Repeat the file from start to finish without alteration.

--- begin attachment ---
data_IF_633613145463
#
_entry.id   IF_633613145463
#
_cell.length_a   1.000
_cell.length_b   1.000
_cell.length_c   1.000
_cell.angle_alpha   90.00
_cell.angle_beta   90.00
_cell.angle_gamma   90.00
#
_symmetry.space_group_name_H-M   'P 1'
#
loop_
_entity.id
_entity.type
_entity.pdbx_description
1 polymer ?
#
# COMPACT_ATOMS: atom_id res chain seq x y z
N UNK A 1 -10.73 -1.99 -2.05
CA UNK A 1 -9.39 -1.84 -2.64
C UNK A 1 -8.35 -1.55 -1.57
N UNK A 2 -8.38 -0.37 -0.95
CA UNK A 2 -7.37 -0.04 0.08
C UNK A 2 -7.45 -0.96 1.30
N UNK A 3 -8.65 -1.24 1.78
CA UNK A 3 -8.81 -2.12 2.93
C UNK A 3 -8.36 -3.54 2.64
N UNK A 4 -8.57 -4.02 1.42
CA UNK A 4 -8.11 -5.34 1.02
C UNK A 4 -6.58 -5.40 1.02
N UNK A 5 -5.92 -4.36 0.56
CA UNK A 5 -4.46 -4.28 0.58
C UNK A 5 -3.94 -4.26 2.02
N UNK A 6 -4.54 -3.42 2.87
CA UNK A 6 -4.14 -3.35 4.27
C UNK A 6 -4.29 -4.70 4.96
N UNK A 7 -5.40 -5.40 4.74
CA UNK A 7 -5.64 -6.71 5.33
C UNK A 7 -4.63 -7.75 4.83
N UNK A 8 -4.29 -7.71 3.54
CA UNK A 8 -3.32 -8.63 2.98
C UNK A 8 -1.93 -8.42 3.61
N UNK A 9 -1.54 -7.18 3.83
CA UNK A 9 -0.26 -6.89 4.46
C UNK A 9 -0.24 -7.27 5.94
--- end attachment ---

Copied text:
data_IF_633613145463
#
_entry.id   IF_633613145463
#
_cell.length_a   1.000
_cell.length_b   1.000
_cell.length_c   1.000
_cell.angle_alpha   90.00
_cell.angle_beta   90.00
_cell.angle_gamma   90.00
#
_symmetry.space_group_name_H-M   'P 1'
#
loop_
_entity.id
_entity.type
_entity.pdbx_description
1 polymer ?
#
# COMPACT_ATOMS: atom_id res chain seq x y z
N UNK A 1 -10.73 -1.99 -2.05
CA UNK A 1 -9.39 -1.84 -2.64
C UNK A 1 -8.35 -1.55 -1.57
N UNK A 2 -8.38 -0.37 -0.95
CA UNK A 2 -7.37 -0.04 0.08
C UNK A 2 -7.45 -0.96 1.30
N UNK A 3 -8.65 -1.24 1.78
CA UNK A 3 -8.81 -2.12 2.93
C UNK A 3 -8.36 -3.54 2.64
N UNK A 4 -8.57 -4.02 1.42
CA UNK A 4 -8.11 -5.34 1.02
C UNK A 4 -6.58 -5.40 1.02
N UNK A 5 -5.92 -4.36 0.56
CA UNK A 5 -4.46 -4.28 0.58
C UNK A 5 -3.94 -4.26 2.02
N UNK A 6 -4.54 -3.42 2.87
CA UNK A 6 -4.14 -3.35 4.27
C UNK A 6 -4.29 -4.70 4.96
N UNK A 7 -5.40 -5.40 4.74
CA UNK A 7 -5.64 -6.71 5.33
C UNK A 7 -4.63 -7.75 4.83
N UNK A 8 -4.29 -7.71 3.54
CA UNK A 8 -3.32 -8.63 2.98
C UNK A 8 -1.93 -8.42 3.61
N UNK A 9 -1.54 -7.18 3.83
CA UNK A 9 -0.26 -6.89 4.46
C UNK A 9 -0.24 -7.27 5.94